Above, I have discussed all the public reasons; now, let’s examine the government’s side. National Database & Registration Authority (NADRA) offices are present in every district. The government should also scrutinize the attitude and quality of work of the employees working there, as human morals and behavior have a significant influence. Second, the culture of nepotism should be eliminated, and every individual should be served equally. A person who comes continuously for three days and waits in line should not be treated differently than a rich or well-known person who gets their work done in a few minutes; this system should be rejected. The main problem with NADRA is that people are judged by their clothes and served based on that, which is a social injustice. Discriminating against anyone based on their ethnicity and identity should not be tolerated. This culture should be eliminated. During the census, the army and police should not overly involve themselves with census officers and go door-to-door, as people view them as a threat due to their incompetence, and are afraid to provide data to the census officers.

Registration criteria based on gender

Often, gender also creates barriers in all these systems and social services. Our traditional culture treats the female gender as something to hide. Sometimes, in the name of modesty or honor, women are not allowed to provide their names or personal information in the census. This is mostly found in rural areas. On the other hand, the reason for delaying registration is often tied to a girl’s marital status, commonly found in urban areas. Girls who do not pursue higher education and spend their time as homemakers have their NIC (National Identity Card) registration deferred until marriage. Then, after marriage, they are required to register with their husband’s name and marital status, just once.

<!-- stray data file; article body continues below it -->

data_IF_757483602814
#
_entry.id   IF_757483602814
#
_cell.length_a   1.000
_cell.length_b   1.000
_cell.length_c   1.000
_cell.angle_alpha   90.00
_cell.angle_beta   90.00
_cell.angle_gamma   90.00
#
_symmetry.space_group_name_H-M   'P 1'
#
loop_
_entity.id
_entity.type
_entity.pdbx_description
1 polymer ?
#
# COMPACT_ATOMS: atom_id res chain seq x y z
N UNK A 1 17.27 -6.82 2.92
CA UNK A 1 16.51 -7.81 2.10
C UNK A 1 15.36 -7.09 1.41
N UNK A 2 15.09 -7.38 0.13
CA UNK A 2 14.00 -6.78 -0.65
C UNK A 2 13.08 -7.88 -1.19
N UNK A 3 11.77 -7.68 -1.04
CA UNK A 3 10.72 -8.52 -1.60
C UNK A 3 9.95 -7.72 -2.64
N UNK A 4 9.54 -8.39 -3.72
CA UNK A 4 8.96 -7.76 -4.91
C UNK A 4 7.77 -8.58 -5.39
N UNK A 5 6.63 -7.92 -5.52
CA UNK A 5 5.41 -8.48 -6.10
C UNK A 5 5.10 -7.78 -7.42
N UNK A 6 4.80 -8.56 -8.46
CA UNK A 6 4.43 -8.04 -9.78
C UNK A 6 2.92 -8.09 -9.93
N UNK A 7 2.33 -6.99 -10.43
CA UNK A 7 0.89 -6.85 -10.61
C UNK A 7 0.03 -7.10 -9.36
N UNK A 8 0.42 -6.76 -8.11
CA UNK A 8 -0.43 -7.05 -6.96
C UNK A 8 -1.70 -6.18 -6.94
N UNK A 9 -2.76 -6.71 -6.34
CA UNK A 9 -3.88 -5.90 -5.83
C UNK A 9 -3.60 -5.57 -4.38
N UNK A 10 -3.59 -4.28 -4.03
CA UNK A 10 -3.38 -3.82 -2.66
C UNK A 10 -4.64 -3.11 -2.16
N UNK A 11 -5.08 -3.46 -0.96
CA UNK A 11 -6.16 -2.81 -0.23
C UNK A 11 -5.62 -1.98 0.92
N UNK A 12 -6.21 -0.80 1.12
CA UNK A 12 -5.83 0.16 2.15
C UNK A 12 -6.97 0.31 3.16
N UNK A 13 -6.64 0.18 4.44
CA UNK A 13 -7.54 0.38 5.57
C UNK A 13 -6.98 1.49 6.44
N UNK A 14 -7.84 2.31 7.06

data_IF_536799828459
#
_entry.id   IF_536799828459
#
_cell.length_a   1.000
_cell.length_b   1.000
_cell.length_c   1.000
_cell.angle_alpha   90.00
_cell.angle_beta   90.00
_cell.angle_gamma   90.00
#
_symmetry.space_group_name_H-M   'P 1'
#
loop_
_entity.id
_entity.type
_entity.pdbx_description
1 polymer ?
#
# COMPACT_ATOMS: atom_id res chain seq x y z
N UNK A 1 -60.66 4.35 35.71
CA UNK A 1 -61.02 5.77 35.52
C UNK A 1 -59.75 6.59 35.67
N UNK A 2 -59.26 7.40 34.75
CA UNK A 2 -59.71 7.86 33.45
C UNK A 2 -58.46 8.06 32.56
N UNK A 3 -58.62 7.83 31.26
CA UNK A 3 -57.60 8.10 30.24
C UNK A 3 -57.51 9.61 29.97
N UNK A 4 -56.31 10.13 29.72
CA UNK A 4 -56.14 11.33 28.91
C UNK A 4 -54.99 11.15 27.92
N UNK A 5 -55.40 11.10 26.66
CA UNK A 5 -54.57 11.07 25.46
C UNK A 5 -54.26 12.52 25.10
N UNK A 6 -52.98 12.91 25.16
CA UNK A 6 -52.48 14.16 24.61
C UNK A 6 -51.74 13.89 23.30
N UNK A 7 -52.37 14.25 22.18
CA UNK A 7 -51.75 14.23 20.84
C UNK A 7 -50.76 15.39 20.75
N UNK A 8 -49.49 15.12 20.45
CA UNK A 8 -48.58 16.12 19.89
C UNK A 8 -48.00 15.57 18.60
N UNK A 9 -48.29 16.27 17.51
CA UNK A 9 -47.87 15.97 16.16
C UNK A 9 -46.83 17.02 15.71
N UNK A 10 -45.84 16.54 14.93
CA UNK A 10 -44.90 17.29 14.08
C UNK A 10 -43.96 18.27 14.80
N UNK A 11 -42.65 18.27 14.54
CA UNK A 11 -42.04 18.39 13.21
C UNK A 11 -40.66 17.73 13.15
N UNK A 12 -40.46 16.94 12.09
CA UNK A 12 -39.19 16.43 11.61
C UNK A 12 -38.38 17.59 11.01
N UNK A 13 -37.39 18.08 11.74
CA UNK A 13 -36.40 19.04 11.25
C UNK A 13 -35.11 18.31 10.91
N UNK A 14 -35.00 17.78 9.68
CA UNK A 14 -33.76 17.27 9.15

What should be done?

Firstly, the government must address the initial problem by setting up registration counters in hospitals, enabling parents to register their newborns with accurate information, thereby streamlining the process. This approach is superior to requiring people to visit NADRA offices, where they often fail to register with accurate information due to delays. Moreover, individuals who have previously registered with fake ages to obtain benefits must be held accountable for their actions. By establishing this system in hospitals, information will be entered accurately, ensuring the registration of all born children. Conversely, bridging this gap will enable accurate recording of population rate data, which is essential for resource allocation and access.

Secondly, female staff should be included in the census team that visits rural areas to collect data from women who are restricted from stepping forward due to cultural or family honor reasons.

Thirdly, this system should be developed with both sociological and anthropological approaches. This will enable a deeper understanding of people through anthropological processes, allowing for tailored information provision about the importance of census participation and registration. Additionally, it will help to identify the genuine concerns and problems people face regarding this issue.

Read: Pakistan – Experts warn of inaccurate census counting


Anmol Ali- SU- AnthropologySyeda Anmol Ali is a student at the Archaeology and Anthropology Department, University of Sindh, Jamshoro

Read: Anthropological Study of Depression among Children